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Judge Ketanji Brown Jackson

Judge Ketanji Brown Jackson, with President Joe Biden and Vice President Kamala Harris, speaks after being nominated for the U.S. Supreme Court at the White House in Washington, D.C., on February 25, 2022. (Photo: Saul Loeb/AFP via Getty Images)

Jackson's SCOTUS Nomination Clears Deadlocked Senate Judiciary Committee

The full upper chamber voted 53-47—with the support of three Republicans—to advance the federal judge's historic high court candidacy to a final Senate floor vote.

Brett Wilkins

Judge Ketanji Brown Jackson's historic nomination to the United States Supreme Court cleared a minor hurdle Monday after the U.S. Senate overcame a deadlocked Judiciary Committee via a procedural vote in the upper chamber, where her confirmation is all but guaranteed.

"I dream of a day where Black women don't have to be overqualified, jump through hoops, and face misogynoir just to get to the jobs they already deserve."

The Judiciary Committee voted 11-11 on advancing Jackson's high court candidacy to a full Senate vote, meaning that for the first time since 1853 the upper chamber had to hold vote on discharging her nomination from the panel. The full Senate subsequently voted 53-47 to discharge the nomination.

Three Republican senators who have declared their support for Jackson's nomination—Susan Collins of Maine, Alaska's Lisa Murkowski, and Mitt Romney of Utah—joined all 50 members of the Senate Democratic Caucus in voting to discharge the federal judge's nomination from the Judiciary Committee.

The Washington Post reports a final vote on Jackson's confirmation is expected to occur on the Senate floor Thursday or Friday.

Summer Lee, a democratic socialist member of the Pennsylvania House of Representatives running for Congress, tweeted that "despite the GOP's efforts, Ketanji Brown Jackson will now be considered for the SCOTUS by the full Senate."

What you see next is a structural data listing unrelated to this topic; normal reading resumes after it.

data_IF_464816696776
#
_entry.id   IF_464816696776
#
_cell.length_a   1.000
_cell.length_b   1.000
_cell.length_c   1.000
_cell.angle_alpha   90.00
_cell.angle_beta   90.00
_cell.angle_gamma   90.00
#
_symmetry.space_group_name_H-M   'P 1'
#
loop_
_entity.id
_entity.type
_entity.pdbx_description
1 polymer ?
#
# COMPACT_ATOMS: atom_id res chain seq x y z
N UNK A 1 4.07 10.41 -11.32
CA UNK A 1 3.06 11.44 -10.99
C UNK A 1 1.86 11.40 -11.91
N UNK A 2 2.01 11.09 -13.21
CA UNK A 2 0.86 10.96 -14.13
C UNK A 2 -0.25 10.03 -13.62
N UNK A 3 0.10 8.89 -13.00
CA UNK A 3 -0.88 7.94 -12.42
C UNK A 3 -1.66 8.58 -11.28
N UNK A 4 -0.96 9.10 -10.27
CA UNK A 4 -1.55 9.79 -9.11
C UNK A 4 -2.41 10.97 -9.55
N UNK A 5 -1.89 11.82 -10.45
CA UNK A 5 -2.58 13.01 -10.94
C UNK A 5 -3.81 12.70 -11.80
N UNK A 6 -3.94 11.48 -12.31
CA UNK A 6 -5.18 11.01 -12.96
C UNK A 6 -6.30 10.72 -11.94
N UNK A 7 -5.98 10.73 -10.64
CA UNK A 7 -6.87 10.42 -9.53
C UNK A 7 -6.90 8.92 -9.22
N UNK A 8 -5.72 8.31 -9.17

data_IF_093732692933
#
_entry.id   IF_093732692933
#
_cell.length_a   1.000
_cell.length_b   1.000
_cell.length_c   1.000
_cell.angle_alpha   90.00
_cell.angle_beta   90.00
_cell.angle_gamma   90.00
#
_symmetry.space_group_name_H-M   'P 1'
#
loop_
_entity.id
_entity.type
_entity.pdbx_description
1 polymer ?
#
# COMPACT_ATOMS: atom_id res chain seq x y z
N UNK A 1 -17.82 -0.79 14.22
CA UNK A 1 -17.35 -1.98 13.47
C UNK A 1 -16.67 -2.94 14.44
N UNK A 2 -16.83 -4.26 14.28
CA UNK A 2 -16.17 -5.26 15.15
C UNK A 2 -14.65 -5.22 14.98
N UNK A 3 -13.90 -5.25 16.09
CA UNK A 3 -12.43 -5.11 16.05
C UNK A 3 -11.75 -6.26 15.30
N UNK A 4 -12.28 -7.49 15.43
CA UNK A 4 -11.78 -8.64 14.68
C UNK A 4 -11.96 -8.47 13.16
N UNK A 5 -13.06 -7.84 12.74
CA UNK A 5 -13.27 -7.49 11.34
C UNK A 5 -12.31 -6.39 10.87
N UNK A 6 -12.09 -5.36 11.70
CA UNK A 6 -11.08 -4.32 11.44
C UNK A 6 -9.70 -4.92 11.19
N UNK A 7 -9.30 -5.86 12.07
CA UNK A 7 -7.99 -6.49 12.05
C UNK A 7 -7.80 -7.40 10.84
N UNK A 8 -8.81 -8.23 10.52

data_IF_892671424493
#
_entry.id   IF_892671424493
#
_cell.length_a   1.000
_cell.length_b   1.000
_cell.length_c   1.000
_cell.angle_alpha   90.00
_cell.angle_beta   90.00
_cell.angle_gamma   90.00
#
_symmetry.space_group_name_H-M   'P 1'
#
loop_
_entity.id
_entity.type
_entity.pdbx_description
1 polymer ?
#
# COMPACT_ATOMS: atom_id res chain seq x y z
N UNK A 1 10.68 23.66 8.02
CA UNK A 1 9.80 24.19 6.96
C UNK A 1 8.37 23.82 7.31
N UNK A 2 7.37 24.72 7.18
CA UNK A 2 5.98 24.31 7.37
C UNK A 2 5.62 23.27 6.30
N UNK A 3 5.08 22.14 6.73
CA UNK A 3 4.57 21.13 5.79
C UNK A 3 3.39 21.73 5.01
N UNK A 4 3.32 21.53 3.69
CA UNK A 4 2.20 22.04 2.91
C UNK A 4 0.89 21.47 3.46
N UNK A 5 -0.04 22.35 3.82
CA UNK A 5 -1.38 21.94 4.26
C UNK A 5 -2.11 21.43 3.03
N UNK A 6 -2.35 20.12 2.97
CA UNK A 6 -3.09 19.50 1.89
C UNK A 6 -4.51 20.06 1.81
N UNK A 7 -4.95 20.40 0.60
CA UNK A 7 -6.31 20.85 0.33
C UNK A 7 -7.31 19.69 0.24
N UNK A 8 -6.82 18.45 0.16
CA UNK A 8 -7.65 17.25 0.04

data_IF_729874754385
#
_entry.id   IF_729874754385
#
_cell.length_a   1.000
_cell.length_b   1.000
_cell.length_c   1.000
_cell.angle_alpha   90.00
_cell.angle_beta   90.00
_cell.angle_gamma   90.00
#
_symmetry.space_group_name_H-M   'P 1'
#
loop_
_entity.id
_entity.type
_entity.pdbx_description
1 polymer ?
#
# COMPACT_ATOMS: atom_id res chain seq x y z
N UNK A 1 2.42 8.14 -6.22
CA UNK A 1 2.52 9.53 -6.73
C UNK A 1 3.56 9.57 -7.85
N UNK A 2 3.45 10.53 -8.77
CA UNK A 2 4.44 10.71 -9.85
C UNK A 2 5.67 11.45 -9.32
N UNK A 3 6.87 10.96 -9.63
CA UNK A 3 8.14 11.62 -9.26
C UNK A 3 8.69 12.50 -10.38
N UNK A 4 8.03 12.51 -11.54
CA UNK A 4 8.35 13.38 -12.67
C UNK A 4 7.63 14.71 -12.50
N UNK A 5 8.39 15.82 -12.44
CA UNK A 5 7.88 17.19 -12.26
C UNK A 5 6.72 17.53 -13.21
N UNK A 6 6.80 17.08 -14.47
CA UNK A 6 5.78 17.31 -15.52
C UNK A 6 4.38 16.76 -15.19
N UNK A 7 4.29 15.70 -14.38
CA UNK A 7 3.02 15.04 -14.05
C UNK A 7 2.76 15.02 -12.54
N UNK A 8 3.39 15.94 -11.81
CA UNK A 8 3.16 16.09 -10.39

"I dream of a day where Black women don't have to be overqualified, jump through hoops, and face misogynoir just to get to the jobs they already deserve," she added.

Senate Majority Leader Chuck Schumer (D-N.Y.) said in a statement following the split committee vote that "it is obvious listening to Republicans that their objections are entirely unserious. Many who label Judge Jackson as radical and far-left today conveniently ignore that she received bipartisan support not once, not twice, but three times in this chamber, including by voice vote."

"They also fail to mention that Judge Jackson commands strong support from across the political spectrum," Schumer continued, "from conservative judges, to the nation's largest police unions, to a long list of former colleagues who say she is nothing short of the best of the best."

"Republicans in committee have ignored, in other words, the plain facts of Judge Jackson's record and that is deeply disappointing," he added. "Judge Jackson is a brilliant and a historic nominee—and her elevation as the first Black woman to the U.S. Supreme Court should bring the Senate together."

Mini Timmaraju, president of the reproductive rights advocacy group NARAL Pro-Choice America, said in a statement that "it's insulting that Republicans on the Senate Judiciary Committee sought to put up another hurdle to impede the confirmation of the first Black woman to the court by refusing to vote to advance her nomination out of committee today."

"However, after the full Senate's... vote to discharge Judge Jackson's nomination from the committee, we look forward to being one step closer to having a justice on the court that we can count on to uphold equal justice for all."

Last week, more than 50 civil society groups joined the chorus of Democratic condemnation of what they called Republican senators' "baseless and harmful attacks" on Jackson's record as a judge and a public defender during her Judiciary Committee confirmation hearings.

Dan Goldberg, legal director at Alliance for Justice Action, asked, "How does any senator go back to their constituents and explain why they voted against her?"

"People definitely are going to remember who was on the right side and who played petty partisan politics with this historic nomination," he told The Daily Beast.

At a March 25 Marengo, Iowa town hall for Sen. Chuck Grassley—the ranking Republican on the Judiciary Committee—one voter said the GOP members "just beat [Jackson] up really badly" in an "appalling" way "so they could get TV time." 

"I'm not going to dispute what you said, because I think you described it accurately," Grassley replied.

Daily Beast politics reporter Eleanor Clift mused that "we probably won't remember the names of the Republicans who performatively voted against the eminently qualified Judge Jackson's confirmation."

"But 30 years from now," she added, "we will be talking about the first Black woman on the court, her record, her rulings, and how she opened the door for others to follow."


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